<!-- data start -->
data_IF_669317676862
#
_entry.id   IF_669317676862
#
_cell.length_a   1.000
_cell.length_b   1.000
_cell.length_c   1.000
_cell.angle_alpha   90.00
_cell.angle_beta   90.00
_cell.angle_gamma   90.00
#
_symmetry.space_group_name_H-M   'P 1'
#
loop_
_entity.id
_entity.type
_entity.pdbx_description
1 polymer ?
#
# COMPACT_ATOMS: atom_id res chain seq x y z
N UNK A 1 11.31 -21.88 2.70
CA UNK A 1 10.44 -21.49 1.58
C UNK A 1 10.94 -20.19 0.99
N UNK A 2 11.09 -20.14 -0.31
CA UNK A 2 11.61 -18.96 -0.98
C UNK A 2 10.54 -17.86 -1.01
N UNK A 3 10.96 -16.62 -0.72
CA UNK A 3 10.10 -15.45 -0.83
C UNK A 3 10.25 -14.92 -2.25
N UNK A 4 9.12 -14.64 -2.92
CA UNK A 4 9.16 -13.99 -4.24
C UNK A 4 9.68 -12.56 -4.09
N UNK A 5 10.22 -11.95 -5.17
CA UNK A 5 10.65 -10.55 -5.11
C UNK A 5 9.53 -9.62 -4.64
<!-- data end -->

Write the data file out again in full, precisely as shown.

data_IF_669317676862
#
_entry.id   IF_669317676862
#
_cell.length_a   1.000
_cell.length_b   1.000
_cell.length_c   1.000
_cell.angle_alpha   90.00
_cell.angle_beta   90.00
_cell.angle_gamma   90.00
#
_symmetry.space_group_name_H-M   'P 1'
#
loop_
_entity.id
_entity.type
_entity.pdbx_description
1 polymer ?
#
# COMPACT_ATOMS: atom_id res chain seq x y z
N UNK A 1 11.31 -21.88 2.70
CA UNK A 1 10.44 -21.49 1.58
C UNK A 1 10.94 -20.19 0.99
N UNK A 2 11.09 -20.14 -0.31
CA UNK A 2 11.61 -18.96 -0.98
C UNK A 2 10.54 -17.86 -1.01
N UNK A 3 10.96 -16.62 -0.72
CA UNK A 3 10.10 -15.45 -0.83
C UNK A 3 10.25 -14.92 -2.25
N UNK A 4 9.12 -14.64 -2.92
CA UNK A 4 9.16 -13.99 -4.24
C UNK A 4 9.68 -12.56 -4.09
N UNK A 5 10.22 -11.95 -5.17
CA UNK A 5 10.65 -10.55 -5.11
C UNK A 5 9.53 -9.62 -4.64